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Business Objects: Crystal Reports 1 Formulas FAQ

SQL Expressions

What is a SQL Expression? by rhinok
Posted: 20 Dec 01

Many of us have questions about SQL Expressions, however, Crystal Decisions documentation is noticeably scarce on this topic.  I hope that the following FAQ addresses your primary questions:

Q:  What is a SQL Expression?

A:  A SQL Expression is a user defined field (such as a Formula or Parameter field).  The ability to create a SQL Expression was added in Crystal Reports 7.

Q:  How is a SQL Expression different than a Formula field?

A:  There are many ways in which a SQL Expression differs from a Formula field:

1)  The only functions available to a SQL Expression are database-specific functions as opposed to the common Crystal or Basic Syntax functions which are available in a Formula.  The exact database functions available to you are determined by your database (SQL Server, Oracle, etc...) and your database driver (Native, CR-supplied ODBC and Third Party ODBC drivers).

2)  The only fields available for use in a SQL Expression are true database table fields.  You cannot incorporate Crystal functions, Parameters or Special Fields into a SQL Expression like you can in a Formula.

3)  You cannot use Crystal or Basic Syntax (If-Then-Else statements, for example) in a SQL Expression.  You can only use the database-native function syntax such as the Oracle Function ADD_MONTHS(D,N) which returns the Date (D) plus N months.

4)  SQL Expressions are always handled on the database whereas Formulas are handled on the client.  If you were to review your Report SQL (Database|Show SQL Query) you would see that the SQL Expressions are present in the Select clause of your SQL Statement.

Q:  Why would I want to use a SQL Expression instead of a Formula?

A:  The best reason I can think of for using a SQL Expression instead of a Formula field is to improve Report performance.  Let's look at the following example:

You have been tasked to build a report with From and To Date Parameters.  Since your users hate typing Dates in standard Crystal Syntax (Date(YYYY, MM, DD)), your boss has mandated that the Date values entered be Strings in the 'MM/DD/YYYY' format.

You have created {?From_Date} and {?To_Date} parameters based on String Values and masked, as requested.  Unfortunately, your Date fields are actually Date Values and are incompatible with String values.  You can handle this a number of different ways in Record Selection Criteria Directly or Indirectly with a Formula:

//Record Selection Criteria - Direct Method 1
{Table.Date_Field} In Date(Right({?From_Date},4), Left({?From_Date},2), Mid({?From_Date}[color blue,4,2)) to Date(Right({?To_Date},4), Left({?To_Date},2), Mid({?To_Date},4,2))

//Record Selection Criteria - Direct Method 2
ToText({Table.Date_Field},'MM/dd/yyyy') In {?From_Date} to {?To_Date}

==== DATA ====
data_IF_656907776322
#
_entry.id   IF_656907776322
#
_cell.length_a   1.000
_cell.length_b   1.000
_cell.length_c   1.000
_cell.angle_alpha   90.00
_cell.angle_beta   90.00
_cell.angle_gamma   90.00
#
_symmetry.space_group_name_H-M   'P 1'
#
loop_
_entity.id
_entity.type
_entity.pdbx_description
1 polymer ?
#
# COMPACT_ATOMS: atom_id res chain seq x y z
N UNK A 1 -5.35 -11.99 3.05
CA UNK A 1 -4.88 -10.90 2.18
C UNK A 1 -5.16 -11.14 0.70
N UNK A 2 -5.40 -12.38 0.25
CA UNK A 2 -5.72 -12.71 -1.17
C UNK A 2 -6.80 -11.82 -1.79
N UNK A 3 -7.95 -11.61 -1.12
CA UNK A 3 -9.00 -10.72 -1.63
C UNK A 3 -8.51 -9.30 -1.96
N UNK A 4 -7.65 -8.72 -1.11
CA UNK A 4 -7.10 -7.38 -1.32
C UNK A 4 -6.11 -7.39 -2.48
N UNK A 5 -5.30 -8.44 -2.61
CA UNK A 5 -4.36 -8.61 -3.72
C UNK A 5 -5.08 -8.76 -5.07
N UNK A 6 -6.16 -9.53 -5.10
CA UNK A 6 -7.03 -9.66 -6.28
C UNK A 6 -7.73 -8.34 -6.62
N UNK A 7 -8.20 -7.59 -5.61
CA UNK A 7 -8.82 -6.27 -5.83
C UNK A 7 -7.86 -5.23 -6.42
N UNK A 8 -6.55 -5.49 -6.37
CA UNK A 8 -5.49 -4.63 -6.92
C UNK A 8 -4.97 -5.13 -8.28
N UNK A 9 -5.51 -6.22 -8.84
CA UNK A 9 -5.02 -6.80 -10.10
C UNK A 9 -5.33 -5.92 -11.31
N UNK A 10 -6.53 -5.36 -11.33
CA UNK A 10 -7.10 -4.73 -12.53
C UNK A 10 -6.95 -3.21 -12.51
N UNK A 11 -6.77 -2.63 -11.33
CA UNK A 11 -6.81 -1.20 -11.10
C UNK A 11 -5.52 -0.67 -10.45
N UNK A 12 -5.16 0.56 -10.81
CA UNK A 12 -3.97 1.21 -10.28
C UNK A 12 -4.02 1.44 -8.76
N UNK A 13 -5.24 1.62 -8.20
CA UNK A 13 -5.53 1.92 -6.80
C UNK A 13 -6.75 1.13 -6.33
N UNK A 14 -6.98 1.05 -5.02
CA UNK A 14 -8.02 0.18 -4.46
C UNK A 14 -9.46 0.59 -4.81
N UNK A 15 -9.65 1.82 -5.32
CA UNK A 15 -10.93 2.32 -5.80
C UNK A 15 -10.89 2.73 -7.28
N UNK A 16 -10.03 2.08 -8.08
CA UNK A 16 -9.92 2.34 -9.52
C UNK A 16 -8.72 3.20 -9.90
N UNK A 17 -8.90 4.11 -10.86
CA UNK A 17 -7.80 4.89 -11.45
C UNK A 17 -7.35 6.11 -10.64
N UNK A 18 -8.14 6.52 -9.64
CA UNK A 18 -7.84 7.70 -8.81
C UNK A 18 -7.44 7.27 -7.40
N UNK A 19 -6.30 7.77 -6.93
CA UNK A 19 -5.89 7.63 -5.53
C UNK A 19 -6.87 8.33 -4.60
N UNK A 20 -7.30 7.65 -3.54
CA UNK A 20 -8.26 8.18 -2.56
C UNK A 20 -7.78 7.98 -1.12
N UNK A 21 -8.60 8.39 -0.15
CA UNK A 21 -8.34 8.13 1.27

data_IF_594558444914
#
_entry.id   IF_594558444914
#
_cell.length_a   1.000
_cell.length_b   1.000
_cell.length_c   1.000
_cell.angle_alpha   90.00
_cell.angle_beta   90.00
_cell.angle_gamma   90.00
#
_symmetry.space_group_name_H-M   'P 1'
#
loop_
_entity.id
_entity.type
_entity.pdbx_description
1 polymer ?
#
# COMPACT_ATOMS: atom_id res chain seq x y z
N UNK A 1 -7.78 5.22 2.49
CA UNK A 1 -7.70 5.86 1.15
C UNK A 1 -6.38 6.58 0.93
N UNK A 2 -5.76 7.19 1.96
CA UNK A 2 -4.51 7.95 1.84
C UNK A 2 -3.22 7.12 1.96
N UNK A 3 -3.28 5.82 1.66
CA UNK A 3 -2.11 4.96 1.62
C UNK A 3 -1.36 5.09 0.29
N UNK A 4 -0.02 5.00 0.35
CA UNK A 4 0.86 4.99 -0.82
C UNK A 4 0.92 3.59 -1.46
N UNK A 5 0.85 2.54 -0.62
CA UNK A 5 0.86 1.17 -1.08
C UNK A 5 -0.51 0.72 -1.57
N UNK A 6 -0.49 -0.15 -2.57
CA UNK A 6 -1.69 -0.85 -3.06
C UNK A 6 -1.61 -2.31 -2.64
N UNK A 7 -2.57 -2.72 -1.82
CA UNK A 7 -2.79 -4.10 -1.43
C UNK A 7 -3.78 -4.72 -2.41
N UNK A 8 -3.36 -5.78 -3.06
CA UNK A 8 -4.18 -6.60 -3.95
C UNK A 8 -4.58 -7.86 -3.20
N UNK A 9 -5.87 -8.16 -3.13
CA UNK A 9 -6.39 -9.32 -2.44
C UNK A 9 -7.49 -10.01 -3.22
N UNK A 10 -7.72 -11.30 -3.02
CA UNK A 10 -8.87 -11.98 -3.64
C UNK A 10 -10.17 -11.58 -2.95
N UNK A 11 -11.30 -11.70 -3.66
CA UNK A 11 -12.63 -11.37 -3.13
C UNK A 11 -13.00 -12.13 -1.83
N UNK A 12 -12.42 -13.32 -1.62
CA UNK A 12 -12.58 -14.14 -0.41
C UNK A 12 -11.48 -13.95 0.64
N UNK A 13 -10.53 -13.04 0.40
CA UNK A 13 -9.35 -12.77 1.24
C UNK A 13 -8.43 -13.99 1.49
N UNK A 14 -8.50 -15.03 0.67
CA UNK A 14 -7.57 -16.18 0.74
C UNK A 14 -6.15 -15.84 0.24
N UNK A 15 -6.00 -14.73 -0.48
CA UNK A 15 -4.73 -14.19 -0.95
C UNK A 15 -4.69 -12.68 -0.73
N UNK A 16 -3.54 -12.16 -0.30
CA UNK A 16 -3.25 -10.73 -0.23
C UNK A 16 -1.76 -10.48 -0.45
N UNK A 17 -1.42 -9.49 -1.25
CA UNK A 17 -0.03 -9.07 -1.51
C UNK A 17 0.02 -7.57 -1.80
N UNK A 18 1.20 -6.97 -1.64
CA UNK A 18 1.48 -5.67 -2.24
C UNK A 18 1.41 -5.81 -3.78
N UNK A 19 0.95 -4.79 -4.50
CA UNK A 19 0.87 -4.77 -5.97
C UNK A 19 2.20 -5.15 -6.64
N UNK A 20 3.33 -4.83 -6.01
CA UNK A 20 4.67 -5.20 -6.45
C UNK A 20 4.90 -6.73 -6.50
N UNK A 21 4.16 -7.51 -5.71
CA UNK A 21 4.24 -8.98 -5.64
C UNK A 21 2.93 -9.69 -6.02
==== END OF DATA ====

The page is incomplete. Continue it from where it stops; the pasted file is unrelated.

//Record Selection Criteria - Indirect Method
{@Date} In {?From_Date} to {?To_Date}

Where @Date is a formula defined as follows:


Whichever method you choose, your Record Selection Criteria won't be evaluated until all records have been returned.  Depending both on the size and integrity of your database and your machine's processor, RAM and Hard Drive space, you could be in for a very long wait.  Please note that the following SQL Statement (based on the last example) does not contain a Where Clause:


If you were to create a SQL Expression as follows (Oracle 8i Native Driver in this example):


Then you could use it in your Record Selection Statement as follows:

//Record Selection using a SQL Expression
{%Date} In {?From_Date} to {?To_Date}

In this example, the Record Selection Criteria is passed to the Database and is, therefore, processed on the Server.  This could result in a very significant performance increase.  Please note that the Customized Parameter Selection is passed to the Database in the Where Clause of the following SQL Statement:

    TO_CHAR("TABLE"."DATE_FIELD",'MM/DD/YYYY') >= '11/01/2001' AND
    TO_CHAR("TABLE"."DATE_FIELD",'MM/DD/YYYY') <= '11/05/2001'

Q:  When is it appropriate to use SQL Expressions?

A:  Unfortunately, the answer to this question is a little more nebulous as it largely depends on a combination of your skills, database permissions and your Report Development environment.

For example, many companies have defined barriers between Report Writers and Database Developers.  In these cases, the Report writer may not have permission to create objects such as Views, Stored Procs or Functions on the Database.  As such, the Report Writer must build reports using only the existing database objects.  In this type of scenario, SQL Expressions can be very effective since you are basically building a 'View' outside of the actual database environment.  That is, you have the ability to create customized field that are handled as if they were actual database fields.

If you, as a Report Writer or Developer, have the skills to create database objects and have the necessary level of database permissions and are in a development environment that supports the addition of new database objects then you probably don't need to use SQL Expressions since all of your database field manipulation can be done in the database object you create.

Generally speaking, however, if you can substitute a SQL Expression for an equivalent Formula (based on your available SQL Functions) then it is appropriate to do so.  As explained above, this is especially important when it comes to your Record Selection Criteria.

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